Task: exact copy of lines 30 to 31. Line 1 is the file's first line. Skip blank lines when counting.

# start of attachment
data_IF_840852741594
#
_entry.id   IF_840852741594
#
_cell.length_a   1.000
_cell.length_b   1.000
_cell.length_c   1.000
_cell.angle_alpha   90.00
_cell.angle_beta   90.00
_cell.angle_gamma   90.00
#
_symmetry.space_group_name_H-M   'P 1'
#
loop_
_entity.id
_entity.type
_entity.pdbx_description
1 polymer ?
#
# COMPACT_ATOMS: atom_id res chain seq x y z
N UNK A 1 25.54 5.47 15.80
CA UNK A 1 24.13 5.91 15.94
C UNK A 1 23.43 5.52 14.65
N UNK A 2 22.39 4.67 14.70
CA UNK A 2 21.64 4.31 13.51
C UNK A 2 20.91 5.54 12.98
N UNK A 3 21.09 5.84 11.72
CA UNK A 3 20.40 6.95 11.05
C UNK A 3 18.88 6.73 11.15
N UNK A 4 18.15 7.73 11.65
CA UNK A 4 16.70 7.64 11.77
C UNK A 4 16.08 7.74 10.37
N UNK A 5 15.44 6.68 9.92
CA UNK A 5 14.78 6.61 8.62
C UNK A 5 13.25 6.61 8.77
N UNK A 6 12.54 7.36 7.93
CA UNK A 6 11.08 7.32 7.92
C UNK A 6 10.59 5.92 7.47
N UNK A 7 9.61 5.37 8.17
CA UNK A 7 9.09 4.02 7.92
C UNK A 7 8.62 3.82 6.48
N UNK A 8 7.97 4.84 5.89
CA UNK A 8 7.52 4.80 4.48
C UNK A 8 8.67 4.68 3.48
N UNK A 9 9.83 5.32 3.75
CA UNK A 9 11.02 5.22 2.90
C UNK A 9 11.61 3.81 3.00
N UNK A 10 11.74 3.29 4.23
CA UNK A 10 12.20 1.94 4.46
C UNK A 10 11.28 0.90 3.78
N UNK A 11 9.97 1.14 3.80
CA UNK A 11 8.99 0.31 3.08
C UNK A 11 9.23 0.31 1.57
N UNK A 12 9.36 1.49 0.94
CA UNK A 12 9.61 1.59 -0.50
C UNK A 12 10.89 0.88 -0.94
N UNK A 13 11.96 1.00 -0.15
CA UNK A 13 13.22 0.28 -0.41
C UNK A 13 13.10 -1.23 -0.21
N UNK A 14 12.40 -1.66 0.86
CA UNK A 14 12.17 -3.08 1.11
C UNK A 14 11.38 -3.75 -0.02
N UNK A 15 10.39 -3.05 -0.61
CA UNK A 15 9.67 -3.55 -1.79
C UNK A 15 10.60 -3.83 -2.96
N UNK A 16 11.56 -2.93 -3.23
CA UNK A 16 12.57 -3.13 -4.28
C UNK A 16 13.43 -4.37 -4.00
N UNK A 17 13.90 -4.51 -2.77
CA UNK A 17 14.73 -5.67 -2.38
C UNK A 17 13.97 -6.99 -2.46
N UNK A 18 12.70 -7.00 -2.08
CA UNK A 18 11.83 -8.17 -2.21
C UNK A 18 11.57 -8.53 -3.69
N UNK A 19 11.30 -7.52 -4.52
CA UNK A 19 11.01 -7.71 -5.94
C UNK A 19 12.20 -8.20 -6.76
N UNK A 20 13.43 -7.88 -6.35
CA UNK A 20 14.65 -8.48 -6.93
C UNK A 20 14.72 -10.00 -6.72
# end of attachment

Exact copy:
N UNK A 4 18.15 7.73 11.65
CA UNK A 4 16.70 7.64 11.77